Thursday, December 1, 2016

Are You Satisfied with the City's Waste Services?

Results of Fall 2016 Survey


If so, you’re in good company! Every year the City conducts a survey to determine how satisfied residents are with their waste services and how much they participate in waste programs. We do this to measure key performance indicators, such as recycling participation and the level of satisfaction with specific services. We use this information to identity areas for improvement, to figure out where our advertising dollars need to go to raise awareness for our services and facilities, and to continue to help residents properly sort their waste.
This year’s fall survey showed strong results in both the customer experience and participation in sustainable waste activities. Edmontonians really do care about their environment and the impacts their waste can have, and we love hearing from you!
Overall, residents are pleased with the services we provide! Of the residents surveyed, 93 percent of single family homeowners said they were satisfied with their garbage and recycling collection. This statistic is marginally higher than last year’s results. Families living in apartments and condominiums remained steady at 86 per cent satisfaction. Edmontonians continue to show their dedication to diverting waste from landfill with participation in the City’s voluntary blue bag recycling remaining high at 91 per cent.
Eco Stations play an important role in the proper handling of household hazardous waste. The number of residents who took items to an Eco Station (in the last year) also remains consistent at 63 per cent; however, the number of visits per resident is up this year by 0.6 per cent. Of the residents who have visited an Eco Station in the last 12 months, 93 per cent reported being satisfied with their experience.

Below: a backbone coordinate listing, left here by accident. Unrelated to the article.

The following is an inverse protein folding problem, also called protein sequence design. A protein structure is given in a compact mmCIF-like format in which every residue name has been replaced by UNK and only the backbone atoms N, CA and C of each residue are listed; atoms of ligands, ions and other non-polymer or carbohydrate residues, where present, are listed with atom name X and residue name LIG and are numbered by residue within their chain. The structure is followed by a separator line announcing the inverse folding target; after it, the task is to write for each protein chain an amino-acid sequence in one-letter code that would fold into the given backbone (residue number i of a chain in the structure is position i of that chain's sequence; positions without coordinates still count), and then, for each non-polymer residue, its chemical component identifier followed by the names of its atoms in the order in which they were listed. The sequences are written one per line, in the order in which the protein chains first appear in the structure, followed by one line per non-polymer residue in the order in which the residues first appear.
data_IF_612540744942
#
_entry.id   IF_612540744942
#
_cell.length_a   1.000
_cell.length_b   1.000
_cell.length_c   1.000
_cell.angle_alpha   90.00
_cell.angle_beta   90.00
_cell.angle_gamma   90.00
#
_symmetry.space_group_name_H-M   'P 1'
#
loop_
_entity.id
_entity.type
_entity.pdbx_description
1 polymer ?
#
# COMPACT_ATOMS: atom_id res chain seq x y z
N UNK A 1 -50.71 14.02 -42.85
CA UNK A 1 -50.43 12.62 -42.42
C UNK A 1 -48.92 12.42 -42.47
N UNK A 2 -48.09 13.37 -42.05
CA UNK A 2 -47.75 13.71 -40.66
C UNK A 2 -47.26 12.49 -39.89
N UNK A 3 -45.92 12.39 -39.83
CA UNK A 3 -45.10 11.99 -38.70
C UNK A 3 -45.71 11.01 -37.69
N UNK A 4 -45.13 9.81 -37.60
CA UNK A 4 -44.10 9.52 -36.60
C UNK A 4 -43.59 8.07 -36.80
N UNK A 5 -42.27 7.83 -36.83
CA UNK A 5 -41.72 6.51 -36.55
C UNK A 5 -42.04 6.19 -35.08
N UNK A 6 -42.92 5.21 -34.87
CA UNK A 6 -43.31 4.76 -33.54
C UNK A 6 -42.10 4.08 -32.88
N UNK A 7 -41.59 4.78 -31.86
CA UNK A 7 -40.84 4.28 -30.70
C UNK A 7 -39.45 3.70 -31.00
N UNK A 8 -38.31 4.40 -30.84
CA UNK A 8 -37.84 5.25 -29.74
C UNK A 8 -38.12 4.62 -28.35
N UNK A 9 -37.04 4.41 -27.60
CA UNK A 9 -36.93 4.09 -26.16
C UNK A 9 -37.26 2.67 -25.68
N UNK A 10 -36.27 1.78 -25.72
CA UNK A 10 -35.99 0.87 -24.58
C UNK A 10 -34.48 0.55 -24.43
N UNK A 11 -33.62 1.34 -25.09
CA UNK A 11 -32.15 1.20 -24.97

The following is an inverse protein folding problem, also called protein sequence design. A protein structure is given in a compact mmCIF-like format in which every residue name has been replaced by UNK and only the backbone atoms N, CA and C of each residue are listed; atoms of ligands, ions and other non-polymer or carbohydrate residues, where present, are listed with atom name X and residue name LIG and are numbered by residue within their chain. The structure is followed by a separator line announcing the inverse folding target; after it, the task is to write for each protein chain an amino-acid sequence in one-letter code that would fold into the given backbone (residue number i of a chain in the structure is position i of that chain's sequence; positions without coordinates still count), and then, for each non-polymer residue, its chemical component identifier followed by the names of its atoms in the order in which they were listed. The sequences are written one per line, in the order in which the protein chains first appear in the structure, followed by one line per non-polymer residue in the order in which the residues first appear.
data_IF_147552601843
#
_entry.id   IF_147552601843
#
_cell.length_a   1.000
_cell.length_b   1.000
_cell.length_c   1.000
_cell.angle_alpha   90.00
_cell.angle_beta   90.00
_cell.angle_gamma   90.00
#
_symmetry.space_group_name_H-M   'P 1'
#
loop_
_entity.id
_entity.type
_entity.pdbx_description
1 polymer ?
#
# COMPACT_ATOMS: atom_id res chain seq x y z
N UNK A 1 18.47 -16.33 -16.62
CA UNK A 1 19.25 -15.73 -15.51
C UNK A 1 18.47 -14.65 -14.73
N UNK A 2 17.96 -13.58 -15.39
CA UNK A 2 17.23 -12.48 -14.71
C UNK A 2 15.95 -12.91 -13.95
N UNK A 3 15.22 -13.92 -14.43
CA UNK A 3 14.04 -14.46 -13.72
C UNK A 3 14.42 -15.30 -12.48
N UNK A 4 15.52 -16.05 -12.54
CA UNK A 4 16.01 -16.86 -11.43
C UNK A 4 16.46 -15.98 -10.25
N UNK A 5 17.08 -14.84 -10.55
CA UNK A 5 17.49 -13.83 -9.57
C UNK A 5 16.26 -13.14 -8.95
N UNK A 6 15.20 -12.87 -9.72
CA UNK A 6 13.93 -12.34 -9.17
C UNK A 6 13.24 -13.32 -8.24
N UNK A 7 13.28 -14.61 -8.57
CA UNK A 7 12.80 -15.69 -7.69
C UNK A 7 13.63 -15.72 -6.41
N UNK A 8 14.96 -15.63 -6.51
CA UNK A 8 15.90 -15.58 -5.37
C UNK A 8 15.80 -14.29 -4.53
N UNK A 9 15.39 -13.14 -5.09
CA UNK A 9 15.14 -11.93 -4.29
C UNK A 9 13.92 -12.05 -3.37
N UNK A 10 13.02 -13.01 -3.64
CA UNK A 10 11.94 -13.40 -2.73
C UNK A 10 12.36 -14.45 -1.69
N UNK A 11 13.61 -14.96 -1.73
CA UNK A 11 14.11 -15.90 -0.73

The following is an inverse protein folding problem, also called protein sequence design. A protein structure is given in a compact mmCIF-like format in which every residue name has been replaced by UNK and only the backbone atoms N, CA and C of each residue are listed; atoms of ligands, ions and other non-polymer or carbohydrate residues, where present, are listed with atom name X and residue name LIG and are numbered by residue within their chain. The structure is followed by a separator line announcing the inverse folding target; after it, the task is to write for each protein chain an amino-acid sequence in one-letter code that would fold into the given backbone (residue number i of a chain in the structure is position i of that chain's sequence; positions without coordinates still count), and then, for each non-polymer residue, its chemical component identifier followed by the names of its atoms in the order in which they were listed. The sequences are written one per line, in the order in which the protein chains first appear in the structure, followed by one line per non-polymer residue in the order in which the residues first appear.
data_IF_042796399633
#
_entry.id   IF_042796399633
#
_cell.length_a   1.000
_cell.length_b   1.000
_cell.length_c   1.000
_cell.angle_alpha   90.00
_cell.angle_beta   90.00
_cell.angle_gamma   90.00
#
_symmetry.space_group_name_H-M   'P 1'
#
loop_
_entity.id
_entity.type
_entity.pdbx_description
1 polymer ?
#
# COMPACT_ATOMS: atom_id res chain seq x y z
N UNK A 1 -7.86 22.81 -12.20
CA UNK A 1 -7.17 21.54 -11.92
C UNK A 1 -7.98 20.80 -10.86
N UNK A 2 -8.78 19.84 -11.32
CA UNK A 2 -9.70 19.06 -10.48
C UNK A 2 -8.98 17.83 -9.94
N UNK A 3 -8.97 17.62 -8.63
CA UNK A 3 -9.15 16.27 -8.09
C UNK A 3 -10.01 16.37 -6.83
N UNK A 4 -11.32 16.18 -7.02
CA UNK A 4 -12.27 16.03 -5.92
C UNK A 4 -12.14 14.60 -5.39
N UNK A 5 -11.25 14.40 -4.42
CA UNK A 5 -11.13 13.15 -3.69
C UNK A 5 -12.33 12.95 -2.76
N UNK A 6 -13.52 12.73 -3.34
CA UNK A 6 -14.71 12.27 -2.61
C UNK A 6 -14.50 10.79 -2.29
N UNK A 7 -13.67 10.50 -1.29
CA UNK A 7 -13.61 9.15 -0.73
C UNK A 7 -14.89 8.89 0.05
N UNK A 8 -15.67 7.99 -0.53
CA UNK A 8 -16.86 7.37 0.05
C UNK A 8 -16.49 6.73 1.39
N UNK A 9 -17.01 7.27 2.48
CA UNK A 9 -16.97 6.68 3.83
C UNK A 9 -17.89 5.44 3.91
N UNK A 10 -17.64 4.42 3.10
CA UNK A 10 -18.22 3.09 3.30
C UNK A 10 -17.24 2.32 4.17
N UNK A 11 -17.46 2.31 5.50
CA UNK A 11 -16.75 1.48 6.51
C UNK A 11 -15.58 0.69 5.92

What’s better than reusing waste or recycling? Reducing! That’s why we’re excited about the increase to 66 per cent for awareness of the Reuse Centre, up from 49 per cent in 2012. In addition to being a drop-off facility, the Reuse Centre provides unique items for organizations and individuals to pick up. For just $5, people can take up to 5 kg of product! The Reuse Centre also offers ongoing programs such as crafting workshops, and offers space rental at affordable prices for meetings and children’s birthday parties, so be sure to check it out!
Another proud achievement for Edmonton is the increase in the City’s grasscycling program – Go Bagless. Of Edmontonians who have a lawn to mow, 63 per cent reported leaving their grass clippings on the lawn all or most of the time in 2016, which increased from 58 per cent in 2015. This program, which has been running for several years, is an excellent example of social marketing and the positive impacts it can have for our city and its environment.
We’d like to thank everyone who participated! Survey engagement was high this year with 801 Edmontonians participating in online interviews. The survey targeted Edmonton residents 18 years or older, who are the primary decision makers of their household, between October 6 and 20, 2016.
“These survey results show that there’s a lot of community support for waste programs and that residents continue to be active participants in waste reduction, reuse and recycling, fully supporting our goal to divert waste from landfill,” says Connie Boyce, Director of Community Relations with Utility Services. “These results help us measure the impact of our programs and prioritize our efforts to continue improving customer service.”
For more information on programs and services, visit edmonton.ca/waste. Lastly, a big thank you to all Edmontonians who reduce, reuse, recycle and/or simply take the time to set out their waste correctly — your efforts make this city safer and cleaner!

Wednesday, November 23, 2016

What Happens to Your TV?

Do you know what happens to your TV once you've taken it to an Eco Station?


Televisions and other e-waste items are packaged and delivered to the Global Electric Electronic Processing (GEEP) at the Edmonton Waste Management Centre for recycling.


Workers at GEEP remove the plastic casing from around computer monitors and televisions. 


The yoke is removed from cathode ray tube (CRT) televisions and the copper wiring is taken out.


The tubes are removed and sent to a company that will separate and recycle the glass and lead.